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Economic survey by Credit Suisse in cooperation with the Centre for European Economic Research (ZEW)
Economic expectations remain practically unchangedEconomic expectations brightened up just marginally in February, with the relevant Credit Suisse ZEW Indicator edging up by only 1.2 points to the -17.2 mark. The indicator for the assessment of the current economic picture lost ground by 11.1 points in the wake of the strong surges recorded in previous months, but continues to hover at a very high threshold of 60.0. Inflation expectations climbed further in February, with 48.6% of respondents (+6.5 percentage points) in the interim anticipating a pick-up in the Swiss consumer price index on a six-month horizon. Forecasts regarding the short-term interest rate environment increased anew. Meanwhile, 45.7% of the survey participants expect rates to advance, with the corresponding balance rising by 10.6 points this month.
The economic outlook for Switzerland in February was virtually the same as in the previous month. The relevant Credit Suisse ZEW Indicator edged up marginally by 1.2 points, reaching the -17.2 mark. Overall, 11.4% (+6.1 percentage points) of the experts surveyed forecast an improvement in economic momentum going forward, while 28.6% (+4.9 percentage points) foresee a deterioration of the economy ahead from today’s levels. Nevertheless, the overriding majority (60.0%) of analysts still believe that the economic environment will remain unchanged.
In the February survey, 60.0% (-11.1 percentage points) of the participants view the prevailing economic picture in a “good” light, while 40.0% regard the present state of the economy as “normal” and no one sees it as “bad.” The balance of assessments for the current economic situation hit the 60.0 point threshold and thus continues to waver slightly higher than the level registered at year-end 2010.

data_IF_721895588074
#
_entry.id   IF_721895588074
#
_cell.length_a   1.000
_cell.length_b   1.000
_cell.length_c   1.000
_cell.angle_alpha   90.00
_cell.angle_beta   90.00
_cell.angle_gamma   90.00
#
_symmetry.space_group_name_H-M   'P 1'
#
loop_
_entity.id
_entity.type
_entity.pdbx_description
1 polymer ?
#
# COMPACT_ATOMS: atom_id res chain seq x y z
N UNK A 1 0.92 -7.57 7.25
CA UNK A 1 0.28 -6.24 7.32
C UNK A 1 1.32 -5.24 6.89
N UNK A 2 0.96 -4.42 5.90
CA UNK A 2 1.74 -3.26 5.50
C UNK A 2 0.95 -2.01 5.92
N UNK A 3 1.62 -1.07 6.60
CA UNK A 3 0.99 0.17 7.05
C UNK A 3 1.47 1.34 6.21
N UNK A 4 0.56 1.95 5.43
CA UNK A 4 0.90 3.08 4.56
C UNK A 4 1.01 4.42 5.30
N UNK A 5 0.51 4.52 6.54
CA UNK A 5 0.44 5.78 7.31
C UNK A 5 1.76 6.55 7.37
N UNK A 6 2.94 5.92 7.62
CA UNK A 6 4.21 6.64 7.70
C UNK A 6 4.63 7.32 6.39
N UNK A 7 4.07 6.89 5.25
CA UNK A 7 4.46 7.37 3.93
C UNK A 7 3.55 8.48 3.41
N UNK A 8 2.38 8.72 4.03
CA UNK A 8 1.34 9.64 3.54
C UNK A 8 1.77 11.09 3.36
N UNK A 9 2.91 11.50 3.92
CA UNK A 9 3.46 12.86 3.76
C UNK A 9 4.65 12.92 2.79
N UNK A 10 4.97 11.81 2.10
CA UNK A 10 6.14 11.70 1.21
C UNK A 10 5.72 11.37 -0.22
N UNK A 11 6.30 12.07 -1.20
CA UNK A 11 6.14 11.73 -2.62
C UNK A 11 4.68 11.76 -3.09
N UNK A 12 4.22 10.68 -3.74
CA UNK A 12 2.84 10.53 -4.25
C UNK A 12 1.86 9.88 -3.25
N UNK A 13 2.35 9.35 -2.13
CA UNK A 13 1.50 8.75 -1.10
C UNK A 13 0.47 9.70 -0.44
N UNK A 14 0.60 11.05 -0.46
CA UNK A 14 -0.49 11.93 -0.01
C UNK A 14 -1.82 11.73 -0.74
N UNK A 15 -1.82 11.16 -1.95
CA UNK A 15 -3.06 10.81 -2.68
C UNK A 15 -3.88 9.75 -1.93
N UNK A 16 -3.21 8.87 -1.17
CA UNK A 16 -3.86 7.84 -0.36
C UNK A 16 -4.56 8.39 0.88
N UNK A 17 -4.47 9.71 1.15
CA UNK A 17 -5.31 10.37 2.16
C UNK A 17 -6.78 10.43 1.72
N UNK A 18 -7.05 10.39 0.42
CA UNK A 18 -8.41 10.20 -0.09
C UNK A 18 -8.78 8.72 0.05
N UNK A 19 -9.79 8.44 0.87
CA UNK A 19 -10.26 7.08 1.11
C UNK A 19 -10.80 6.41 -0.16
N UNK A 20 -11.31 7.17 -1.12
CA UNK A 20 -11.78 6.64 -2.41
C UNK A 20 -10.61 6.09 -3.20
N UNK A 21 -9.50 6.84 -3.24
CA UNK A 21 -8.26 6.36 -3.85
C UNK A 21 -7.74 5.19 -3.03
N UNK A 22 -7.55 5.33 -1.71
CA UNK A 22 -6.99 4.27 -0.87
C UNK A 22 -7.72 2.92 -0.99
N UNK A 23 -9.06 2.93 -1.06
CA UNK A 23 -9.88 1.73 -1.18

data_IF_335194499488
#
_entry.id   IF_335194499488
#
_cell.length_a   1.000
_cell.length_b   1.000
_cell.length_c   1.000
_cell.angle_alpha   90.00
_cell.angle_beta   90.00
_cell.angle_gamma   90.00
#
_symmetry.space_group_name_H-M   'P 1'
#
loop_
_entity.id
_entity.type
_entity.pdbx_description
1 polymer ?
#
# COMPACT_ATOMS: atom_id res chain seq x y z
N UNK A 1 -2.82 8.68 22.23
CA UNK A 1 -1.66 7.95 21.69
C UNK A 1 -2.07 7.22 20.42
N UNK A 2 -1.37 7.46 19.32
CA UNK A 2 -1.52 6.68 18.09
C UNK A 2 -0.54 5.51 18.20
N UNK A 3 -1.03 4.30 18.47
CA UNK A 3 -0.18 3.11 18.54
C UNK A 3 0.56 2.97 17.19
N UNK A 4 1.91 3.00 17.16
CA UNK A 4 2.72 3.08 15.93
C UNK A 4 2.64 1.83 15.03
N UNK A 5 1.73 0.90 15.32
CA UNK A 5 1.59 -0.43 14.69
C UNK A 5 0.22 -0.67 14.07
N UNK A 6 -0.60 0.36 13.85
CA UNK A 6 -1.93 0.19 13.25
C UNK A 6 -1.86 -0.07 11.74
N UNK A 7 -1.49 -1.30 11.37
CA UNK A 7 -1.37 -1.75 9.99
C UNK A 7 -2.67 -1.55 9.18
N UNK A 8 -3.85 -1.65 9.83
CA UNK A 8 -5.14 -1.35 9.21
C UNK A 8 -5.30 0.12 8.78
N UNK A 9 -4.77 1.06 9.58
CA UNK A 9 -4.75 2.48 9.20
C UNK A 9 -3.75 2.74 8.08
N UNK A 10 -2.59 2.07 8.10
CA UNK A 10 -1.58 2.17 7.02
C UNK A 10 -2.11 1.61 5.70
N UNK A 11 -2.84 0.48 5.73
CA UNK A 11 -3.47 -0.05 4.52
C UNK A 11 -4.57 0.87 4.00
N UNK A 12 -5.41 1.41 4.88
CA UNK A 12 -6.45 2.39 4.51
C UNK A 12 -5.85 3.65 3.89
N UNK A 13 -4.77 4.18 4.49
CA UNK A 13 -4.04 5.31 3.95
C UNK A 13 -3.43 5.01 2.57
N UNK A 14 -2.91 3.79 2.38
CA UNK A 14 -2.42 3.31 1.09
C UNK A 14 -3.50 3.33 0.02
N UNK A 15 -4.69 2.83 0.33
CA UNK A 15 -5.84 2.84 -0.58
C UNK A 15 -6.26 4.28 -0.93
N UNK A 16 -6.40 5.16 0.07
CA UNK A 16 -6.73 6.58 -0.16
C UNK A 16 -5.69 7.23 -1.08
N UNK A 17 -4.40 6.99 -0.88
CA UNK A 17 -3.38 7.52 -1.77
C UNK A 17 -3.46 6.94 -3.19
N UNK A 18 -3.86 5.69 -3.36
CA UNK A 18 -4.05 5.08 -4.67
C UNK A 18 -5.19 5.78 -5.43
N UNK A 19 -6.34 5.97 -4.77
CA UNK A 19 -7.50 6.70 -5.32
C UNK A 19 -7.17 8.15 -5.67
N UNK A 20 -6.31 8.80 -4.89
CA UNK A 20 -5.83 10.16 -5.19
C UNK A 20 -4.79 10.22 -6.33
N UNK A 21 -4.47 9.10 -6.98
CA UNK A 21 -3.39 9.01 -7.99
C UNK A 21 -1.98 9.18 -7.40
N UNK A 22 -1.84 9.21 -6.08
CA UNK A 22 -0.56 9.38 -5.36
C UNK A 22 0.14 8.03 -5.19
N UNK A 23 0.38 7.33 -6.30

Expectations regarding the future trend in inflation edged up slightly again this month. The share of financial market experts who presume that inflation rates will trend upward in a six-month timeframe grew by 6.5 percentage points to 48.6%. The February survey revealed that 5.7% (+3.1 percentage points) of respondents assume that inflation will continue to drop from the current extraordinarily low levels. Overall, the balance for inflation expectations rose marginally, climbing to the 42.9 mark on the heels of 39.5 the previous month.
Although the majority (54.3%) of survey participants continue to believe that short-term interest rates will hold steady at the current low levels in the coming six months, this group shrank once again in February. In contrast, 45.7% (+10.6 percentage points) of the experts are looking for an increase in short-term rates. According to this month’s survey results, 65.7% (-2.7 percentage points) of the specialists think that long-term interest rates will advance in the next six months from their still very moderate present levels.
The balance of expectations for the performance of the Swiss Market Index (SMI) declined by a noticeable 20.6 points to the 53.0 level in February. Meanwhile, still only 8.8% (+3.5 percentage points) of respondents expect the stock market to stage a retreat, while 29.4% (+13.6 percentage points) anticipate stagnating share prices. However, the lion’s share (61.8%) of analysts still predict that the SMI will gain terrain in the coming half-year.
The survey process and methodology
The ZEW has conducted a similar monthly survey for Germany since 1991. The aim of the Swiss survey is to develop indicators both for Switzerland's general economic climate as well as for the Swiss services sector.
Specifically, survey participants are asked to give their medium-term expectations for important international financial markets as regards the development of the economy, the inflation rate, short- and longer-term interest rates, equity prices and exchange rates. In addition, the financial experts are also asked to assess the earnings situation of companies in the following Swiss services sectors: banks, insurance, consumer/retail, telecoms and services as a whole.
The results represent the net difference between the percentage of positive and negative responses. Figures in parentheses show the changes for each indicator compared to the previous month.